Cloud ear fungus
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|Cloud ear fungus—Auricularia polytricha|
|Cloud ear fungus|
|no distinct cap|
|hymenium attachment is irregular or not applicable|
|lacks a stipe|
|spore print is white|
|ecology is saprotrophic|
It is known as Mandarin Chinese: 云耳; pinyin: yún'ěr, lit. "cloud ear"), Chinese: 毛木耳; pinyin: máomù'ěr, lit. "hairy wood ear"), or 木耳 (pinyin: mù'ěr, lit. "wood ear" or "tree ear"), and in Japanese it is called ara-ge-ki-kurage (アラゲキクラゲ, lit. "rough-hair-tree-jellyfish"). It is also known as black fungus, black Chinese fungus (or mushroom), wood ear fungus, wood fungus, ear fungus, or tree ear fungus, an allusion to its rubbery ear-shaped growth. In Europe, it is frequently confused as "Jew's ear", and "Jelly ear", albeit they are very closely related. In Hawaii, they are known as pepeiao which means ear. In Southeast Asia, it is known as bok née in local English (from the Hokkien 木耳 bo̍k-ní) and is used in the salad kerabu bok nee. In Indonesia and Malaysia, they are called jamur kuping, meaning "the ear mushroom", and in the Philippines, the locals call it tenga ng daga, meaning "rat's ear", due to its appearance.
Fruit body resupinate or pileate, loosely attached, laterally and sometimes by a very short stalk, elastic, gelatinous; sterile surface dark yellowish brown to dark brown with greyish brown bands, hairy, silky. Hymenium smooth, or wrinkled, pale brown to dark brown to blackish brown with a whitish boom. Hairs thick-walled, up to 0.6 mm long. Basidia cylindrical, hyaline, three-septate, 46–60 × 4–5.5 μm with 1–3 lateral sterigmata; sterigmata 9–15 × 1.5–12 μm. spores, hyaline, reniform to allantoid, 13–16 × 4–5.5 μm, guttulate.
Habitat and distribution
Auricularia polytricha is widely distributed in moist-deciduous to wet evergreen forests of the Western Ghats, Kerala, India. This species occurs in clusters on rotting branches and twigs and on decaying stumps and logs.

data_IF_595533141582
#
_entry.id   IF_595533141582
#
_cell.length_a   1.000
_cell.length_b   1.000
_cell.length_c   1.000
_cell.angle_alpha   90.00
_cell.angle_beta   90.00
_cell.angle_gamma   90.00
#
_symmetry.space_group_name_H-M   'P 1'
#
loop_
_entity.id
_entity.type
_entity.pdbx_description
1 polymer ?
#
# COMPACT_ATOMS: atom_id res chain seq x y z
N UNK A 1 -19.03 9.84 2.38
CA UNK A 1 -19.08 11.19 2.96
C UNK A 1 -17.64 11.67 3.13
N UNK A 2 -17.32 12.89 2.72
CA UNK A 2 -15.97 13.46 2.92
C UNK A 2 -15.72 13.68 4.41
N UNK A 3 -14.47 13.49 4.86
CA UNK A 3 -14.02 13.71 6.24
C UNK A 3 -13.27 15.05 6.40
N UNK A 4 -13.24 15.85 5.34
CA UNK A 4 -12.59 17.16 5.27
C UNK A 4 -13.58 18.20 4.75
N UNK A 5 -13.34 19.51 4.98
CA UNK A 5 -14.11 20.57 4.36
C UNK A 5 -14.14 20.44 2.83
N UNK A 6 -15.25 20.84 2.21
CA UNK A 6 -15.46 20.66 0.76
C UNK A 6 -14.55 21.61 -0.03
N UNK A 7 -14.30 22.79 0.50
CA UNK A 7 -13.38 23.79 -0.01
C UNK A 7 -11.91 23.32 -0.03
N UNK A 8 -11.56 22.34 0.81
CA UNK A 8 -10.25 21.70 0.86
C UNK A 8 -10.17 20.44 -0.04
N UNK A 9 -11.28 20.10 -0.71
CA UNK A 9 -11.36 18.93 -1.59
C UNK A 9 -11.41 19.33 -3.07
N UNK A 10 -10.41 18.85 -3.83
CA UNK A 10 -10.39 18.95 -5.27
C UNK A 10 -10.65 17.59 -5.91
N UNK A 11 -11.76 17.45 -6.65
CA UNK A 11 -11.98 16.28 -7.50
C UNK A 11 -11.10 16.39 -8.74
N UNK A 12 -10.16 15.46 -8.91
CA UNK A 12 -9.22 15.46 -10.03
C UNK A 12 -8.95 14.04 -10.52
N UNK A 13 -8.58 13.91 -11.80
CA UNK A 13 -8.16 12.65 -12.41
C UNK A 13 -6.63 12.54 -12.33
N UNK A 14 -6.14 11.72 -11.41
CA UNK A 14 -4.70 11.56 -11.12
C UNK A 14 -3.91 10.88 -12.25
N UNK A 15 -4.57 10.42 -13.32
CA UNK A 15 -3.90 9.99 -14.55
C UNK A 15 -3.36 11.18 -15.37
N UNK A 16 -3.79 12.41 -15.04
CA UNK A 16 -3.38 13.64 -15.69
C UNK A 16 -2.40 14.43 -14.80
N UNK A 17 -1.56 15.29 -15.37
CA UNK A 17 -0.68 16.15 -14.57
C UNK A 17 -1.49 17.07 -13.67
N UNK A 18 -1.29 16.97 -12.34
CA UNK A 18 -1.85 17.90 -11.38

Auricularia polytricha is usually sold dried and needs to be soaked before use. While almost tasteless, it is prized for its slippery but slightly crunchy texture, and its potential medicinal properties, including its newly discovered anticoagulant properties. Of note, the slight crunchiness persists despite most cooking processes.
- Auricularia auricula-judae, the "Jew's Ear fungus", a closely related species, is also used in Asian cuisine and has been suggested as an acceptable culinary alternative to Cloud Ear fungus.
- Snow fungus, Tremella fuciformis, another edible fungus which is superficially similar in appearance, has similar culinary and medicinal uses, but is actually a parasitic species in another class of fungi.
- Elizabeth Speith. "Auricularia polytricha (Auriculariaceae) - HEAR species info". Hear.org. Retrieved 2011-02-28.
- Mohanan C. (2011). Macrofungi of Kerala. Kerala, India: Kerala Forest Research Institute. p. 597. ISBN 81-85041-73-3.
- Fan, YM; Xu, MY; Wang, LY; Zhang, Y; Zhang, L; Yang, H; Wang, P; Cui, P (1989). "The effect of edible black tree fungus (Auricuaria auricula) on experimental atherosclerosis in rabbits". Chinese medical journal 102 (2): 100–5. PMID 2505974.
- [full citation needed]
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